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Triumphs and Laments

William Kentridge

Images courtesy the Kentridge Studio

'This project, a frieze on the walls of the Lungotevere between Ponte Sisto and Ponte Mazzini, a distance of some 500 metres, was many years in the making. It was promoted, pushed and brought to fruition by Kristin Jones, who long had the idea and a wish for the bank of the Tiber river to be a space for public art. The work really started out of a sense of my own ignorance. I knew on the one hand, as we all do, of the glories of Rome – the Basilica of St Peter on the Trastevere side of the river – and I was also aware much later, maybe in my twenties, of the existence of the ghetto – the enclosed section for Jews on the other side of the river, about a kilometre down from St Peter’s. I had never thought of them as connected and I suppose it was a gap in my knowledge the that the establishment of the ghetto and the growth of St Peter’s had happened at the same time. What I had known of Rome was the great cathedrals, the glories of the Baroque and the starting shock of the project was that realization that the ghetto was actually a project of modernity. If you were to take a straight line from St Peter’s to the ghetto, it would more or less run straight through the section of the Tiber on which the work was done.'

Text courtesy the Kentridge Studio

Triumphs and Laments Woodcuts

David Krut Projects

Images courtesy David Krut Projects

In 2016, and for some years prior, William Kentridge was at work on a monumental frieze, called Triumphs and Laments: A Project for Rome, to be installed along the banks of the Tiber River. The work was designed to span 550 metres of an embankment of the river on Piazza Tevere: a procession of 55 drawings delving into the history of Rome from ancient times to the present, integrated with references to current world happenings, which open up conversations about the nature of history and how it is recorded; our capacity to remember, and to forget. For each drawing a stencil was created around which the surface of the wall was pressure-cleaned, leaving behind an image drawn in residue grime. As the natural environmental effects of pollution and bacteria amass once again on the wall, the images are erased.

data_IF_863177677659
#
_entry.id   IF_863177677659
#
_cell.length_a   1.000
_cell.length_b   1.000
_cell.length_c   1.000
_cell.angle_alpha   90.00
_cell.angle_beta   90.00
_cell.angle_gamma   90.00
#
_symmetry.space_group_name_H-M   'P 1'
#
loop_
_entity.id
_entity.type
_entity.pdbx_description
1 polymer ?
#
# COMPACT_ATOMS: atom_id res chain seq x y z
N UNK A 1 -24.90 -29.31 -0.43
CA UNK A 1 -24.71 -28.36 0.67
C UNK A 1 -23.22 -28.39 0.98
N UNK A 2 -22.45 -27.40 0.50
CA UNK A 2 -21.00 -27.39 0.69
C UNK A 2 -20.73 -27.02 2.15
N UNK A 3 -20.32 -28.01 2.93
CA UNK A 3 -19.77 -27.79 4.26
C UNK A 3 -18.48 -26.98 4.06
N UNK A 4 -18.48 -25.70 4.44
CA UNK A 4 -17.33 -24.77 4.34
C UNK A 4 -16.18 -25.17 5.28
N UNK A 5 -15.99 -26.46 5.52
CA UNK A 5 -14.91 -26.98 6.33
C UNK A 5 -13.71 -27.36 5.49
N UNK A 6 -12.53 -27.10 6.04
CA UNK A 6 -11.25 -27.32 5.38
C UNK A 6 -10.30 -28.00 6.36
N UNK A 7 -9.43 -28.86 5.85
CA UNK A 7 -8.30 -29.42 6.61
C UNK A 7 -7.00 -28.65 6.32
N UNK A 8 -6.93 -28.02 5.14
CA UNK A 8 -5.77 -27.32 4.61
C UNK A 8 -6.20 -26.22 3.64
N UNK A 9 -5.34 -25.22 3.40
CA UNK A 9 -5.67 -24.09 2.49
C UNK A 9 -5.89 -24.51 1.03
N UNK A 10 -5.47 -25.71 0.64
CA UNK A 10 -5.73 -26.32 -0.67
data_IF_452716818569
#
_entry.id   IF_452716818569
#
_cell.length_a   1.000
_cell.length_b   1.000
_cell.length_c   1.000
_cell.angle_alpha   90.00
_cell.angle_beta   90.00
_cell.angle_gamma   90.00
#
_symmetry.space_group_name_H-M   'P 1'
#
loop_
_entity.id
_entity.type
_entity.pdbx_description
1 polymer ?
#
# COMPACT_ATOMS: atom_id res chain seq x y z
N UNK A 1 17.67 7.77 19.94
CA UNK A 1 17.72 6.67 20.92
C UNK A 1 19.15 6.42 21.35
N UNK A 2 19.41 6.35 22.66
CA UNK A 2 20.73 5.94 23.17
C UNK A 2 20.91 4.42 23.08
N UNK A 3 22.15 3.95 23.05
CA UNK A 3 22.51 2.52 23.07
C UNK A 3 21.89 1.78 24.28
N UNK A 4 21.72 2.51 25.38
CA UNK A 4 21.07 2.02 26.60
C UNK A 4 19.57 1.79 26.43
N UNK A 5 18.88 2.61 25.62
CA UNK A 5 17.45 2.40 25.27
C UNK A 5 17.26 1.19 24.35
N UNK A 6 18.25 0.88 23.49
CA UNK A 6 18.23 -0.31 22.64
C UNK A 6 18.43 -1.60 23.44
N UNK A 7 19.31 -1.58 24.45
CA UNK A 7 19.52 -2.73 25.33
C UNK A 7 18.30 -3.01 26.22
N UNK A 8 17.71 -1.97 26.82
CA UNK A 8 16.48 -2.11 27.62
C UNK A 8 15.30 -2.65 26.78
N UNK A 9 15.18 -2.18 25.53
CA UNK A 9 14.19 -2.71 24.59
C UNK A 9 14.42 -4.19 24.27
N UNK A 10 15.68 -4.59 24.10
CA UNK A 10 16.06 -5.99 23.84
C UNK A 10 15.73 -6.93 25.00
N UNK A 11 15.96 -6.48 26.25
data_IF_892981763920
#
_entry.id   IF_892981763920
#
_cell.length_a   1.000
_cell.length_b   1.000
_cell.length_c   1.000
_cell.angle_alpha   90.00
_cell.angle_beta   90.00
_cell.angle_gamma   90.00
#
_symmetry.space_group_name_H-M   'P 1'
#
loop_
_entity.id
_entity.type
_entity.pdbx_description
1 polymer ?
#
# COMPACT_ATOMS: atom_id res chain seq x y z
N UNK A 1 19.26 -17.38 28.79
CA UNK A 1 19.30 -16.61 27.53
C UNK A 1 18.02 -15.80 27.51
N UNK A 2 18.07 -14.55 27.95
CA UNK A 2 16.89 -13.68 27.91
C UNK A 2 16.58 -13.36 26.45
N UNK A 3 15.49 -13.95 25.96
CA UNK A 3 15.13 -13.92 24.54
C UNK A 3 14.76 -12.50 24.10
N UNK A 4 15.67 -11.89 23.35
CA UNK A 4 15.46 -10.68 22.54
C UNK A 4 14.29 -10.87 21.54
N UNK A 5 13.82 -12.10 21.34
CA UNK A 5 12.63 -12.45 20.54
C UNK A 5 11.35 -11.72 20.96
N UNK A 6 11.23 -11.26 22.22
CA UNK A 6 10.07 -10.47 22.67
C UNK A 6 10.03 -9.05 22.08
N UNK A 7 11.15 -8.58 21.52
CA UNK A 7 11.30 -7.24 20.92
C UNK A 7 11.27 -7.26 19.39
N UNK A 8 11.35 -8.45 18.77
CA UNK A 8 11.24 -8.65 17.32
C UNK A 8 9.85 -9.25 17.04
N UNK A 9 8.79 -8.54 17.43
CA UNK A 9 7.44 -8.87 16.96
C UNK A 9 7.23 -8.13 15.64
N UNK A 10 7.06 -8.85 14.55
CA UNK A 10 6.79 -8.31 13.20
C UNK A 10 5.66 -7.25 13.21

In January 2016 Jillian Ross, Master Printer of Johannesburg’s David Krut Workshop (DKW), was invited to spend an afternoon in Kentridge’s Houghton studio. At the time, preparations for the frieze project were in motion, the walls and surfaces of the studio covered with proposed layouts, scale tests, preliminary drawings and plans. Ross and Kentridge began exploring the idea of using these drawings as the basis for a print collaboration.

A number of different avenues were investigated, and Ross left mulling over a few ideas. For Ross, an important considerations was the ability to build on the skills acquired in previous projects so as to go beyond what had been achieved before.

Considering that the images stenciled onto the Tiber wall are ultimately fugitive, in time all that will remain of the project are the outcomes of collaborations that happened alongside and as a result of it. The Tiber River procession was an extraordinarily ambitious pursuit and the print collaboration needed to do justice to the scale and intent, albeit in a different arena. Woodcut was finally settled upon as the medium – a challenge in itself, having not worked together in the medium before. And so they embarked on a journey that led to the creation of a series of six almost-life-size, multi-sheet, multi-timber woodcut prints, which unfolded over the course of three years.

Film courtesy the Kentridge Studio and the David Krut Workshop.

The Triumphs & Laments Woodcuts has been shown extensively, as a whole and in parts, over the course of the years in which it was made.

2019 saw two large-scale retrospective exhibitions of Kentridge’s work – in Cape Town, at the Zeitz Museum of Contemporary Art Africa (MOCAA) and at the Kunstmuseum Basel – which presented the artist with an opportunity to review a selection of his work spanning the last 40 years. The Triumphs & Laments Woodcut Series was included in both these exhibitions as a pinnacle project for Kentridge in terms of his dedication to print media. The series, and its relationship to the Triumphs & Laments frieze project in Rome, is also an excellent acknowledgement of Kentridge’s dedication to impermanence and contingency in terms of making sense – of politics, of social commentary, of history.

Text by Jacqueline Flint, 2020

Courtesy David Krut Projects

Each print comes unassembled with the following contents included:

  • a black linen portfolio box that houses

    • an instructions manual

    • a booklet on the making of each artwork

  • the number of prints found in the finished work

  • the number of aluminum pins found in the finished work

  • two acetate sheets with registration notes (life size)


Assemble The Flood by clicking, dragging and rotating the pieces below to resemble the finished art work. 

Images courtesy the David Krut Workshop

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